A reminder that your Muay Thai technique is meant to damage, not simply hit. Often times we throw as hard as we can at the target, rather than through the target. There is an important difference.

Throwing at the target is an inefficient use of energy that, while still painful, won't get you maximum results. You may be throwing hard, but not deeply. When you consider the how adrenaline affects pain tolerance in a fight, it's important to do as much damage as possible.

Throwing a technique through the target means striking the smallest surface area possible and penetrating it. It is being specific and accurate. It is sending your weight into the opponent rather than towards their surface. It is what makes a knock out possible, when combined with timing. Always visualize the target, and cut through it like a blade.

Thursday, February 11, 2016

Family Day Closure

Hey YMT!
We will be closed on Monday February 15th 2016 for Family Day.
Poo Choi's and Kru's will be in training the fighters so check the YMT facebook group for available times to drop in and get a quick workout in!
Please spend some time relaxing with your friends and family.

Wednesday, February 10, 2016

Just for fun

We are always having fun...but sometimes, thing are done JUST for's the squat wave:

But for real, as classes get bigger, and new faces come into play, remember to mix it up. Meet someone new and expand your comfort zone. The more we work together, the better we become.

There will always be more than one, if not several instructors per mixed class to supervise and help you find a new pad holder or sparring partner and see how far you can both grow.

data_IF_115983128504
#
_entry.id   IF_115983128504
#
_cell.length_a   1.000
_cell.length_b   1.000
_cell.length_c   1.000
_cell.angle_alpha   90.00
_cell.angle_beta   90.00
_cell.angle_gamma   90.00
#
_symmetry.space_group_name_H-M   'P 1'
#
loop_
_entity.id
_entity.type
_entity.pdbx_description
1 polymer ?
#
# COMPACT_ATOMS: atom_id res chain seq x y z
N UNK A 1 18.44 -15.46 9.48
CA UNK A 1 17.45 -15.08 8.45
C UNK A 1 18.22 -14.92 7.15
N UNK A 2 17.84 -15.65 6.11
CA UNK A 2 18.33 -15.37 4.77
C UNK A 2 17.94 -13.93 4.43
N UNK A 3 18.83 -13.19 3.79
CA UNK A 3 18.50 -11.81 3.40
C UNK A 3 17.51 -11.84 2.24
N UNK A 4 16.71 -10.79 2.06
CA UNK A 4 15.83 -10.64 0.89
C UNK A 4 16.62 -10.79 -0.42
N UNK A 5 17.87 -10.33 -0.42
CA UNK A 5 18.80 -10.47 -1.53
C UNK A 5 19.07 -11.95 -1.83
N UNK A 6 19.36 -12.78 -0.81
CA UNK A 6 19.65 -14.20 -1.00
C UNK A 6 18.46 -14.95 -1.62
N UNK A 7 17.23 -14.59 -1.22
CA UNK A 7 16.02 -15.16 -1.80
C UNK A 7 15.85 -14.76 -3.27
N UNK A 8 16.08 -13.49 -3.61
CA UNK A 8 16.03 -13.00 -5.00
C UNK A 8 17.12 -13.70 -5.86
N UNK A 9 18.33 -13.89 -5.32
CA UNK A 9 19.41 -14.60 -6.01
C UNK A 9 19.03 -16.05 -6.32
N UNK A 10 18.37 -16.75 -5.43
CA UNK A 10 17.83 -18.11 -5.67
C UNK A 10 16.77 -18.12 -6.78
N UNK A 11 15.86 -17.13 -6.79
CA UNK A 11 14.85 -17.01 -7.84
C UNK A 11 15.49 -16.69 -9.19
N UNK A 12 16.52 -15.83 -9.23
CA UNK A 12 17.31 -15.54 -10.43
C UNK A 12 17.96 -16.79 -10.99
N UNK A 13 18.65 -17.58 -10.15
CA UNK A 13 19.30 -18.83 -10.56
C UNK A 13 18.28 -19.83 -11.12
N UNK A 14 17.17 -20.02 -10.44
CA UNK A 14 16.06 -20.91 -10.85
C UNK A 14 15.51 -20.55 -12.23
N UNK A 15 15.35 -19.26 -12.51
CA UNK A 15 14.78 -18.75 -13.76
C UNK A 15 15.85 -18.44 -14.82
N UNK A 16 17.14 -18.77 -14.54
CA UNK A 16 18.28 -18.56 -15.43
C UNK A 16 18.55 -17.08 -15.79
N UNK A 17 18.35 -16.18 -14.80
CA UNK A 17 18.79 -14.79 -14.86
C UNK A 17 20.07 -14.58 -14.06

Gear Up!

Gloves are IN!
Don't wait, these Thailand made real leather bag gloves will go quickly!
Red, Black, Blue!

Student of the Month (January 2016): Francesco

Sunday, February 7, 2016

York Muay Thai at Fight Factory 101

On Feb 6, we were honoured to attend and participate in the rally against sexual assault and violence with the Toronto Newsgirls Boxing Club! We had the opportunity to teach traditional Muay Thai to the crowd at City Hall, and hear from some inspiring guest speakers who have taken a ton of initiative for the cause. 

Check it out in the Metro:

Photos by Liz Beddall:

Saturday, February 6, 2016

Tomorrow's Heroes

Always take the time to discuss your thoughts and feelings on what you learned with your partners. What felt good? What worked? What didn't? What do you feel they could improve on for their own benefit?

This is not only a part of our regular sparring routine for the fighters every Friday night, but also becoming a staple of our kids class. Students are encouraged to volunteer and show what they know, as well as make suggestions for each other.

Friday, February 5, 2016

York Muay Thai in Snapd Magazine North York

Check out Snapd North York's page for some great shots of our Friends and Family Day. Lots of new students came to learn Muay Thai and Kali, as well as lively kids class. An intense work out coupled with detailed technical drills made for an excellent Saturday, topped off by post training treats!

Check out all of the pics and write up here:

Here are just a couple pics by Ian Hanecak:

Thursday, February 4, 2016


As we take on swing kicks as our focus, let's remind ourselves of the power of unity... The power of alignment... The power of the human body. 

They say the human spine can support an incredible amount of weight when in the neutral position. Coach Grant has gotten us to really develop and improve our form/ posture on our squats and other exercises for this very reason. Having the proper posture is not only the safest way to lift, but also the strongest. 

When we practice the basic swing kick, the most ideal position is for our posture to be aligned or posted on our support leg. It's the difference between sending all of our weight into the target, rather than just whipping our leg as hard as possible. 

It doesn't happen all of the time, but fights can provide some great snapshots for technical use. This picture of Buakaw beautifully encapsulates the unity of the body and transfer of weight into one direction--> through his opponent. 

Samkor Left Kick Assassin

One of the most explosive kickers in Muay Thai history.